Our Vision Statement calls us to:
be a place to grow spiritually
be a place to share our faith
Our Mission Statement calls us to:
In addition, we frequently use as a simple summary
of what Christ calls us to do:
As we go, make disciples
Our Statement of Belief
The mission of the National Association of Evangelicals (http://www.nae.net/) is to honor God by connecting and representing evangelical Christians. As evangelical Christians, Emmanuel Bethel Church supports and endorses the NAE Statement of Faith
We believe the Bible to be the inspired, the only infallible, authoritative Word of God.
We believe that there is one God, eternally existent in three persons: Father, Son and Holy Spirit.
We believe in the deity of our Lord Jesus Christ, in His virgin birth, in His sinless life, in His miracles, in His vicarious and atoning death through His shed blood, in His bodily resurrection, in His ascension to the right hand of the Father, and in His personal return in power and glory.
We believe that for the salvation of lost and sinful people, regeneration by the Holy Spirit is absolutely essential.
We believe in the present ministry of the Holy Spirit by whose indwelling the Christian is enabled to live a godly life.
We believe in the resurrection of both the saved and the lost; they that are saved unto the resurrection of life and they that are lost unto the resurrection of damnation.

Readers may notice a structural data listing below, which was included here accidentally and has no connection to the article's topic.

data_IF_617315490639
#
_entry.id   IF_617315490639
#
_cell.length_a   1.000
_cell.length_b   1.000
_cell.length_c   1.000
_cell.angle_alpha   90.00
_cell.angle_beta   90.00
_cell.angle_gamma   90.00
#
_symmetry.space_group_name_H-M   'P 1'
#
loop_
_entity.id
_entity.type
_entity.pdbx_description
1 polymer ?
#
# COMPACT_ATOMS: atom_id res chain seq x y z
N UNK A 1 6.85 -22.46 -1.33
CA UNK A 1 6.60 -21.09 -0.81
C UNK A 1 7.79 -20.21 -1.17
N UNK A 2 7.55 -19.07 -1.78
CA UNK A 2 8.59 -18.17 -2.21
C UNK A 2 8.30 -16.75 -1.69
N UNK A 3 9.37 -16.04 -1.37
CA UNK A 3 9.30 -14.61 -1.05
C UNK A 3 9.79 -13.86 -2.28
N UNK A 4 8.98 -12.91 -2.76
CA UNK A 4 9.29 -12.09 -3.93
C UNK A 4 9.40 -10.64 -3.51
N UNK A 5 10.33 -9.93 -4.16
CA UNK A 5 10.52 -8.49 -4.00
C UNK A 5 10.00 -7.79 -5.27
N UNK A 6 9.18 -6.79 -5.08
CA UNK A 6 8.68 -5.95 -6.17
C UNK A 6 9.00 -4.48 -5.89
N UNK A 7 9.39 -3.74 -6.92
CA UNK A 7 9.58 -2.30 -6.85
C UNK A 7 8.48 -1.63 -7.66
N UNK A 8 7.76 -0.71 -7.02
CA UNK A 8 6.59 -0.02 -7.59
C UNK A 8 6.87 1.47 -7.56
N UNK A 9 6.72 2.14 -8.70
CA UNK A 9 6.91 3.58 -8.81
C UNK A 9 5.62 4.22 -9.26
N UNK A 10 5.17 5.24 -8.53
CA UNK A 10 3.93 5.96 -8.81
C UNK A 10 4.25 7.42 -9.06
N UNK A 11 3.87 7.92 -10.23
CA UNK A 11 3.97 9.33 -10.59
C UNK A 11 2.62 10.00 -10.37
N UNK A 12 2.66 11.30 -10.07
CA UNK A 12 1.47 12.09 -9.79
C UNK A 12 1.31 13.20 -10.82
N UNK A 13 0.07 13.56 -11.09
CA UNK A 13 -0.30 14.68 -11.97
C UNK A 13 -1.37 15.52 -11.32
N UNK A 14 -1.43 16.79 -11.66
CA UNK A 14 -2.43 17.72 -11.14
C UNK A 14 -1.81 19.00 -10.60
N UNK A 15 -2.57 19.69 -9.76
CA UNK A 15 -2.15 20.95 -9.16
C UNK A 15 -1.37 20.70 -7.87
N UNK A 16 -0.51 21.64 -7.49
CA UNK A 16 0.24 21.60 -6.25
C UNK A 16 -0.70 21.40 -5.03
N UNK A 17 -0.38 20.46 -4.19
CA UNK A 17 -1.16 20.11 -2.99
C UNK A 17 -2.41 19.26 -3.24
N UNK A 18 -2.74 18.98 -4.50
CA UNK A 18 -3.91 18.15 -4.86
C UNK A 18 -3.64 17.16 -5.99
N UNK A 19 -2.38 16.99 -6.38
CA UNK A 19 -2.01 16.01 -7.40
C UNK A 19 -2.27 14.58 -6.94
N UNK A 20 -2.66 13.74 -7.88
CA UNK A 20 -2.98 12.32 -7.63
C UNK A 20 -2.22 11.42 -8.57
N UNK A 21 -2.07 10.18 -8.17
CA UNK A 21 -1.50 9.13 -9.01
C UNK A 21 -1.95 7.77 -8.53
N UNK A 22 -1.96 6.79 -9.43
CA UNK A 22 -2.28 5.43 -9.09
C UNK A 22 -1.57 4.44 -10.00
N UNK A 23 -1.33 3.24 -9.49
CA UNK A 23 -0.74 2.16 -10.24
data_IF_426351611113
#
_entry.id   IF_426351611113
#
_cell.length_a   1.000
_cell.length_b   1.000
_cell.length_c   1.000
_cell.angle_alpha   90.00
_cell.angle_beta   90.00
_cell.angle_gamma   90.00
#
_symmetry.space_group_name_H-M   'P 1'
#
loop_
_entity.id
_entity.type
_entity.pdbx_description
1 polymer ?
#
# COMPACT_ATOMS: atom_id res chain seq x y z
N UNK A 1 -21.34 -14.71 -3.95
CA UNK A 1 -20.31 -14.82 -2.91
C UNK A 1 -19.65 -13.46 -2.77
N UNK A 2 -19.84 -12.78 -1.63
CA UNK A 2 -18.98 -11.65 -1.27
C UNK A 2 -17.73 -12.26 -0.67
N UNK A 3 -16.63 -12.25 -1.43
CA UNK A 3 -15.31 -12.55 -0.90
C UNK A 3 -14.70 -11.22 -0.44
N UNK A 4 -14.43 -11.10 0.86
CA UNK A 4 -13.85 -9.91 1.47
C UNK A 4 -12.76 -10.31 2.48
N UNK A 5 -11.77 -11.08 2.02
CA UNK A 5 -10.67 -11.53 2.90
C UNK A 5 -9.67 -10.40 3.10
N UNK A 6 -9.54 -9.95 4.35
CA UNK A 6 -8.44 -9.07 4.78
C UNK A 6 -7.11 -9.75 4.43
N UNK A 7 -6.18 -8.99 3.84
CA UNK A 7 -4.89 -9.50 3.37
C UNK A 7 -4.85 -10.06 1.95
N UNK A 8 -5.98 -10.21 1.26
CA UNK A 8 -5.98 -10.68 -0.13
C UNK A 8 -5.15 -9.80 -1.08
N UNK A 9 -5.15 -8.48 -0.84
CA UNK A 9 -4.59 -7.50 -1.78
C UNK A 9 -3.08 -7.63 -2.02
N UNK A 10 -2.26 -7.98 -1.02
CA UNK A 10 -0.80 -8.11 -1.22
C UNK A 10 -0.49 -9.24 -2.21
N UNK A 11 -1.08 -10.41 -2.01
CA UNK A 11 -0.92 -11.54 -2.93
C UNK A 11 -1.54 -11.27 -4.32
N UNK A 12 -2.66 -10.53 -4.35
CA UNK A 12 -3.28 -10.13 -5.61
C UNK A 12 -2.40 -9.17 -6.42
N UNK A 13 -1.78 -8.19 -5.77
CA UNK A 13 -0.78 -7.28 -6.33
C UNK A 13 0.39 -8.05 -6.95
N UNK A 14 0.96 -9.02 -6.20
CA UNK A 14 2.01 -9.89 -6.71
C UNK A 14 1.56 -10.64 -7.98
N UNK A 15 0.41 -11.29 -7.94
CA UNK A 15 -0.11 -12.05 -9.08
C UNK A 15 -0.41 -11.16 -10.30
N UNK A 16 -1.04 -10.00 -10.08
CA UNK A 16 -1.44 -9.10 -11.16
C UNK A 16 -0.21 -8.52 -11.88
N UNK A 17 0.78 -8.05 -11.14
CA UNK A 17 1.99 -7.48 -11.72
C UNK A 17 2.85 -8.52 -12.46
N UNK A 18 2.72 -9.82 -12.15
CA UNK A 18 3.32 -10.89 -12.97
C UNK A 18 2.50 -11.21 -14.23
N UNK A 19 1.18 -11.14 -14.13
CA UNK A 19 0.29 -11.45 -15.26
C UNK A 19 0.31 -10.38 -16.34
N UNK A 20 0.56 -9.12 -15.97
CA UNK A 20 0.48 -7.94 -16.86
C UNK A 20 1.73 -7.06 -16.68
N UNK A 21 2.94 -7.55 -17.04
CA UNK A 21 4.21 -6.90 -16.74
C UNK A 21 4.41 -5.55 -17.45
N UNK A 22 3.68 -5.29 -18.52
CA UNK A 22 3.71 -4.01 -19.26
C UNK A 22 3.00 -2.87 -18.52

We believe in the spiritual unity of believers in our Lord Jesus Christ.
We would also use the NAE explanation of, “What is an Evangelical?”
Evangelicals take the Bible seriously and believe in Jesus Christ as Savior and Lord.
The term “evangelical” comes from the Greek word euangelion, meaning “the good news” or the “gospel.” Thus, the evangelical faith focuses on the “good news” of salvation brought to sinners by Jesus Christ.
We are a vibrant and diverse group, including believers found in many churches, denominations and nations. Our community brings together Reformed, Holiness, Anabaptist, Pentecostal, Charismatic and other traditions. Our core theological convictions provide unity in the midst of our diversity. The NAE Statement of Faith offers a standard for these evangelical convictions.
Historian David Bebbington also provides a helpful summary of evangelical distinctives, identifying four primary characteristics of evangelicalism:
Conversionism: the belief that lives need to be transformed through a “born-again” experience and a life long process of following Jesus.
Activism: the expression and demonstration of the gospel in missionary and social reform efforts
Biblicism: a high regard for and obedience to the Bible as the ultimate authority
Crucicentrism: a stress on the sacrifice of Jesus Christ on the cross as making possible the redemption of humanity
These distinctives and theological convictions define us, not political, social, or cultural trends. In fact, many evangelicals rarely use the term “evangelical” to describe themselves, focusing simply on the core convictions of the triune God, the Bible, faith, Jesus, salvation, evangelism, and discipleship.